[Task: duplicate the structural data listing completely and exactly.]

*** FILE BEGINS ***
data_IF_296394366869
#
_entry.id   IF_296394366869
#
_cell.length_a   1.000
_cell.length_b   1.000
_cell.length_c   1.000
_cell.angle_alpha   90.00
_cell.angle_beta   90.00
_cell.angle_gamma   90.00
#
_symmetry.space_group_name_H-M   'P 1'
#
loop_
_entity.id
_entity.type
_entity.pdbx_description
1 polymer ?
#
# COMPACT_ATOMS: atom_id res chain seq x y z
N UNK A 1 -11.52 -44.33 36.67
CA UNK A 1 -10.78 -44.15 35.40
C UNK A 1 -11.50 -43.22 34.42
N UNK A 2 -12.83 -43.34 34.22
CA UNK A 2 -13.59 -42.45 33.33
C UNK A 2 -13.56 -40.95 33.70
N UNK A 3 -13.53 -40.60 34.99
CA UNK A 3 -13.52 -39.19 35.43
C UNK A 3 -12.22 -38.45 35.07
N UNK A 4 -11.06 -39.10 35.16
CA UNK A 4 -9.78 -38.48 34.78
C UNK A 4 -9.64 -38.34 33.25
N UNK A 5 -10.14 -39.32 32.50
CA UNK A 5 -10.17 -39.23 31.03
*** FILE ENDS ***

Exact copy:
data_IF_296394366869
#
_entry.id   IF_296394366869
#
_cell.length_a   1.000
_cell.length_b   1.000
_cell.length_c   1.000
_cell.angle_alpha   90.00
_cell.angle_beta   90.00
_cell.angle_gamma   90.00
#
_symmetry.space_group_name_H-M   'P 1'
#
loop_
_entity.id
_entity.type
_entity.pdbx_description
1 polymer ?
#
# COMPACT_ATOMS: atom_id res chain seq x y z
N UNK A 1 -11.52 -44.33 36.67
CA UNK A 1 -10.78 -44.15 35.40
C UNK A 1 -11.50 -43.22 34.42
N UNK A 2 -12.83 -43.34 34.22
CA UNK A 2 -13.59 -42.45 33.33
C UNK A 2 -13.56 -40.95 33.70
N UNK A 3 -13.53 -40.60 34.99
CA UNK A 3 -13.52 -39.19 35.43
C UNK A 3 -12.22 -38.45 35.07
N UNK A 4 -11.06 -39.10 35.16
CA UNK A 4 -9.78 -38.48 34.78
C UNK A 4 -9.64 -38.34 33.25
N UNK A 5 -10.14 -39.32 32.50
CA UNK A 5 -10.17 -39.23 31.03